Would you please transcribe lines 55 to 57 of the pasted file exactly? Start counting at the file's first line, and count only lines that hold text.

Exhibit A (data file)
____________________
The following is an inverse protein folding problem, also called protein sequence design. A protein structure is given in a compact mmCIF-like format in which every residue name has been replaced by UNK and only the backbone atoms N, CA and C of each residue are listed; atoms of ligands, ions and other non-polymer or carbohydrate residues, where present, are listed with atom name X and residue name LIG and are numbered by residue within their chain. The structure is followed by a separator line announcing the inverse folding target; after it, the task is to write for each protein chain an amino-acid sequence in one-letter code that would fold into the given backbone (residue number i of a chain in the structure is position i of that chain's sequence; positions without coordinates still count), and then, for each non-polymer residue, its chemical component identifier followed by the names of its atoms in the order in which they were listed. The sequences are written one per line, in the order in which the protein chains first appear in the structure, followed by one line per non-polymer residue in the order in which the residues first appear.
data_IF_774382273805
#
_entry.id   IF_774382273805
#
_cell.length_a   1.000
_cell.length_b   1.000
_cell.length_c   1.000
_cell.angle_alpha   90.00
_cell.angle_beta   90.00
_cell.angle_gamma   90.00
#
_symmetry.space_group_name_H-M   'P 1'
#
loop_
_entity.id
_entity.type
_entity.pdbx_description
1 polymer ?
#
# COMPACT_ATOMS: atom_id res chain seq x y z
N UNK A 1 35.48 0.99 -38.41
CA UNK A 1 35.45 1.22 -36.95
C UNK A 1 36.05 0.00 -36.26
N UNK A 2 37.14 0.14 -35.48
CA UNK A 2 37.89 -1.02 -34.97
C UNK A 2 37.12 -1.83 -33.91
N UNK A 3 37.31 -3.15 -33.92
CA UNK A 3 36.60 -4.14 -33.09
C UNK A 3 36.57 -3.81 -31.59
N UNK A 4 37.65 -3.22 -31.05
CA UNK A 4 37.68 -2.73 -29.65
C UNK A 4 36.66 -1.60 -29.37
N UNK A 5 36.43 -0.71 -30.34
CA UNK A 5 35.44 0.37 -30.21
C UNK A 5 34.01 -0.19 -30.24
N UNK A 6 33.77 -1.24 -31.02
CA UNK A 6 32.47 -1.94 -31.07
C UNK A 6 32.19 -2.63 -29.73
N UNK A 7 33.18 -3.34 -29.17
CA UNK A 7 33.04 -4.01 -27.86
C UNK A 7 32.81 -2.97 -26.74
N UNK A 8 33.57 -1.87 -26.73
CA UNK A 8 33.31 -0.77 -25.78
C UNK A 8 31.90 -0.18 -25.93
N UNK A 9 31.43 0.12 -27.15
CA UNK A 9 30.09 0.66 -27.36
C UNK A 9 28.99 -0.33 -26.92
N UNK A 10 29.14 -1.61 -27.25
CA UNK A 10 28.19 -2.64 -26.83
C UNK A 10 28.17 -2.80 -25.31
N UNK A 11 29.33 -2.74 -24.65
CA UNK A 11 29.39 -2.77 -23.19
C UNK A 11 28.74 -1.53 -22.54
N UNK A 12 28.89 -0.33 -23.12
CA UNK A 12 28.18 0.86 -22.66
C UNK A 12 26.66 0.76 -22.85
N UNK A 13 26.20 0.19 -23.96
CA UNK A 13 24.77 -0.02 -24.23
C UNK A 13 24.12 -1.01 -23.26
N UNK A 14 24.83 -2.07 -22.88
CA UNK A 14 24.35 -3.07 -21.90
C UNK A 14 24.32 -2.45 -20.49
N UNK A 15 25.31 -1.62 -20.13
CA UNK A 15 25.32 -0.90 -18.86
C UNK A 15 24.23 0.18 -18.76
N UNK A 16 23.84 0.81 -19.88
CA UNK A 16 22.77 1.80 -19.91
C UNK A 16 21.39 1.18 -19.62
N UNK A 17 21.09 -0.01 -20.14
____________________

N UNK A 12 28.89 -0.33 -23.12
CA UNK A 12 28.18 0.86 -22.66
C UNK A 12 26.66 0.76 -22.85